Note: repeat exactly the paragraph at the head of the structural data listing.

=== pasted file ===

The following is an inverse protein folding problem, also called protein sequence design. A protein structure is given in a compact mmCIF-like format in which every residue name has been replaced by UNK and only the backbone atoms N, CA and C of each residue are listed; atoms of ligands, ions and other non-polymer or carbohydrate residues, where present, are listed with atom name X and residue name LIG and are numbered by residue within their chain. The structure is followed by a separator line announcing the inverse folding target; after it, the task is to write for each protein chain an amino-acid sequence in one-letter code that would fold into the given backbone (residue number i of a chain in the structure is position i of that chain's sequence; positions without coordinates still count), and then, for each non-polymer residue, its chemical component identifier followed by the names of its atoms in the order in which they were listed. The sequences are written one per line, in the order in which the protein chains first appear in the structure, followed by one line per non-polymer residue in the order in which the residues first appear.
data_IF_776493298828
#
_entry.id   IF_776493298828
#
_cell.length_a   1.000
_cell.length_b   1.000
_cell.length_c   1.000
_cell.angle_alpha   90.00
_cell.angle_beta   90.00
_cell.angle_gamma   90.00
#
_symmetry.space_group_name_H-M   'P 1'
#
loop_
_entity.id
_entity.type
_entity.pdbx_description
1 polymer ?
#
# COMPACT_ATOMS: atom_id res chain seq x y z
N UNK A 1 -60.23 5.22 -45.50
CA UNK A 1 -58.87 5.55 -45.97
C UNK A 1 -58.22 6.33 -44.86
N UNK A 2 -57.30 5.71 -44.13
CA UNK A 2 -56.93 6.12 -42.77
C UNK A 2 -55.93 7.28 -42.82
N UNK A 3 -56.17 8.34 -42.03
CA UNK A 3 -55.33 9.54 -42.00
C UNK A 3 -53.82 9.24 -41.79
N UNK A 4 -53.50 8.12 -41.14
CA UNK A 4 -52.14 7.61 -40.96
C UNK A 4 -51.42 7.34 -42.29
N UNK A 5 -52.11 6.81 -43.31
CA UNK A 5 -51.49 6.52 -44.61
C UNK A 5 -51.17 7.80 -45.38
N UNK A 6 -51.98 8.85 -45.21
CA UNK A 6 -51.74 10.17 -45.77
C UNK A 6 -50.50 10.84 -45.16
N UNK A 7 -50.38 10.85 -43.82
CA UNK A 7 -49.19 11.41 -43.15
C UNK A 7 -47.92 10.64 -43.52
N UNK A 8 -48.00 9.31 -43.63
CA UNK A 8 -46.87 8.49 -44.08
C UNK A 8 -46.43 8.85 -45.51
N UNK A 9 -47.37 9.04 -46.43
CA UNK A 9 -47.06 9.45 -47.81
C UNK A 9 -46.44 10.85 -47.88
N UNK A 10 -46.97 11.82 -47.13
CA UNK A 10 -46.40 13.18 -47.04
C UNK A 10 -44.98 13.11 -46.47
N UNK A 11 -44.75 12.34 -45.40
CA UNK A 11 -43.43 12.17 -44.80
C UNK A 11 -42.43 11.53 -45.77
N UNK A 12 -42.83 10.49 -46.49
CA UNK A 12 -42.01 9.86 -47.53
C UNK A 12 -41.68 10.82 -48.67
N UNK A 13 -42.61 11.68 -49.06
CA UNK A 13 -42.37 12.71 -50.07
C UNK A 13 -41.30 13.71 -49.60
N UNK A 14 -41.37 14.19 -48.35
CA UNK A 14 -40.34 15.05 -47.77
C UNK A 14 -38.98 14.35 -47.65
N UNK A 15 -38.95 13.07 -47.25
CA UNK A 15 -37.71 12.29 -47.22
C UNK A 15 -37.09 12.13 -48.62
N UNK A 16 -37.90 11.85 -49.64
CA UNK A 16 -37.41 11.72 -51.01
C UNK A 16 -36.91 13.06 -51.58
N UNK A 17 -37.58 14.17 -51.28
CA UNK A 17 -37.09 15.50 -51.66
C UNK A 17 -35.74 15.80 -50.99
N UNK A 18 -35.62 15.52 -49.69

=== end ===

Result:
The following is an inverse protein folding problem, also called protein sequence design. A protein structure is given in a compact mmCIF-like format in which every residue name has been replaced by UNK and only the backbone atoms N, CA and C of each residue are listed; atoms of ligands, ions and other non-polymer or carbohydrate residues, where present, are listed with atom name X and residue name LIG and are numbered by residue within their chain. The structure is followed by a separator line announcing the inverse folding target; after it, the task is to write for each protein chain an amino-acid sequence in one-letter code that would fold into the given backbone (residue number i of a chain in the structure is position i of that chain's sequence; positions without coordinates still count), and then, for each non-polymer residue, its chemical component identifier followed by the names of its atoms in the order in which they were listed. The sequences are written one per line, in the order in which the protein chains first appear in the structure, followed by one line per non-polymer residue in the order in which the residues first appear.